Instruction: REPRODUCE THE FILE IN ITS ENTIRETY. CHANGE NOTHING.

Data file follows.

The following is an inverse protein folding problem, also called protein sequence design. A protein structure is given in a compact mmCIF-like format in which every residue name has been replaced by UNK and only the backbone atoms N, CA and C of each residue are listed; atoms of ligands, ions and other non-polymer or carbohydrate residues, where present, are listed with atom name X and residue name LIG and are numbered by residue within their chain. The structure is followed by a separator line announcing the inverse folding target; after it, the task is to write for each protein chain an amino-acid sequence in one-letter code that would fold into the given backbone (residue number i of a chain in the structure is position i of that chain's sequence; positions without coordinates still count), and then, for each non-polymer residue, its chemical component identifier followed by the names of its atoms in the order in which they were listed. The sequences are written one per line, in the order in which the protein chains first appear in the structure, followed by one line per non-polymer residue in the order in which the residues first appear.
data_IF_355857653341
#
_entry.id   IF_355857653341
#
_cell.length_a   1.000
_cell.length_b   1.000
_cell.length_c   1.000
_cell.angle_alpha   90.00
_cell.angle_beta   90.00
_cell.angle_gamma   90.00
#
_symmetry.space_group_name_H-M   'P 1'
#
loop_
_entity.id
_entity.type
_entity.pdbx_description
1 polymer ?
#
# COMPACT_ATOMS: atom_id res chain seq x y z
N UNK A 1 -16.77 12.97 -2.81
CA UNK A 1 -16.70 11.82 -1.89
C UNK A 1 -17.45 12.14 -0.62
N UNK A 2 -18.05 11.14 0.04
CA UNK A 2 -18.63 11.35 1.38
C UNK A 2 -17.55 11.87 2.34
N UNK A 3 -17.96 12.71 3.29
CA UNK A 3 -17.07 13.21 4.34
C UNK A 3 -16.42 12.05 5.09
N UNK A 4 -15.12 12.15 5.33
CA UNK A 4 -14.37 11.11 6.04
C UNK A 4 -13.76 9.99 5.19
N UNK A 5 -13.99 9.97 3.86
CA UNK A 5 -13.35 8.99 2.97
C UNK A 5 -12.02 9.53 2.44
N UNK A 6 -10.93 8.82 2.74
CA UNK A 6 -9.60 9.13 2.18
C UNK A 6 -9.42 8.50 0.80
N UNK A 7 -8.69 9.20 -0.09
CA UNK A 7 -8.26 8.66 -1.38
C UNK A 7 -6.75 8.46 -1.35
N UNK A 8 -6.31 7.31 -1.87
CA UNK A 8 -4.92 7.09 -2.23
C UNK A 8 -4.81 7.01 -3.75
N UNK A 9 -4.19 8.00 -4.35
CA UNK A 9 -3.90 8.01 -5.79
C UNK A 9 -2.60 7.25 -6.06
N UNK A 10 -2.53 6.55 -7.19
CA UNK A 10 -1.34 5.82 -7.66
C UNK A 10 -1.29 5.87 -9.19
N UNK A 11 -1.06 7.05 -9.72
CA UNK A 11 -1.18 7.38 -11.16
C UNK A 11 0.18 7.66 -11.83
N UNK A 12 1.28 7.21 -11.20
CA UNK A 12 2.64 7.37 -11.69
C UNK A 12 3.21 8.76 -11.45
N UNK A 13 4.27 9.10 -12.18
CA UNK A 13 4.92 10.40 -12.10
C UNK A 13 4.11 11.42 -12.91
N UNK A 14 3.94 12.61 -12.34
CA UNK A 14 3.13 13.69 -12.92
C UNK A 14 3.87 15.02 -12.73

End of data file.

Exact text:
The following is an inverse protein folding problem, also called protein sequence design. A protein structure is given in a compact mmCIF-like format in which every residue name has been replaced by UNK and only the backbone atoms N, CA and C of each residue are listed; atoms of ligands, ions and other non-polymer or carbohydrate residues, where present, are listed with atom name X and residue name LIG and are numbered by residue within their chain. The structure is followed by a separator line announcing the inverse folding target; after it, the task is to write for each protein chain an amino-acid sequence in one-letter code that would fold into the given backbone (residue number i of a chain in the structure is position i of that chain's sequence; positions without coordinates still count), and then, for each non-polymer residue, its chemical component identifier followed by the names of its atoms in the order in which they were listed. The sequences are written one per line, in the order in which the protein chains first appear in the structure, followed by one line per non-polymer residue in the order in which the residues first appear.
data_IF_355857653341
#
_entry.id   IF_355857653341
#
_cell.length_a   1.000
_cell.length_b   1.000
_cell.length_c   1.000
_cell.angle_alpha   90.00
_cell.angle_beta   90.00
_cell.angle_gamma   90.00
#
_symmetry.space_group_name_H-M   'P 1'
#
loop_
_entity.id
_entity.type
_entity.pdbx_description
1 polymer ?
#
# COMPACT_ATOMS: atom_id res chain seq x y z
N UNK A 1 -16.77 12.97 -2.81
CA UNK A 1 -16.70 11.82 -1.89
C UNK A 1 -17.45 12.14 -0.62
N UNK A 2 -18.05 11.14 0.04
CA UNK A 2 -18.63 11.35 1.38
C UNK A 2 -17.55 11.87 2.34
N UNK A 3 -17.96 12.71 3.29
CA UNK A 3 -17.07 13.21 4.34
C UNK A 3 -16.42 12.05 5.09
N UNK A 4 -15.12 12.15 5.33
CA UNK A 4 -14.37 11.11 6.04
C UNK A 4 -13.76 9.99 5.19
N UNK A 5 -13.99 9.97 3.86
CA UNK A 5 -13.35 8.99 2.97
C UNK A 5 -12.02 9.53 2.44
N UNK A 6 -10.93 8.82 2.74
CA UNK A 6 -9.60 9.13 2.18
C UNK A 6 -9.42 8.50 0.80
N UNK A 7 -8.69 9.20 -0.09
CA UNK A 7 -8.26 8.66 -1.38
C UNK A 7 -6.75 8.46 -1.35
N UNK A 8 -6.31 7.31 -1.87
CA UNK A 8 -4.92 7.09 -2.23
C UNK A 8 -4.81 7.01 -3.75
N UNK A 9 -4.19 8.00 -4.35
CA UNK A 9 -3.90 8.01 -5.79
C UNK A 9 -2.60 7.25 -6.06
N UNK A 10 -2.53 6.55 -7.19
CA UNK A 10 -1.34 5.82 -7.66
C UNK A 10 -1.29 5.87 -9.19
N UNK A 11 -1.06 7.05 -9.72
CA UNK A 11 -1.18 7.38 -11.16
C UNK A 11 0.18 7.66 -11.83
N UNK A 12 1.28 7.21 -11.20
CA UNK A 12 2.64 7.37 -11.69
C UNK A 12 3.21 8.76 -11.45
N UNK A 13 4.27 9.10 -12.18
CA UNK A 13 4.92 10.40 -12.10
C UNK A 13 4.11 11.42 -12.91
N UNK A 14 3.94 12.61 -12.34
CA UNK A 14 3.13 13.69 -12.92
C UNK A 14 3.87 15.02 -12.73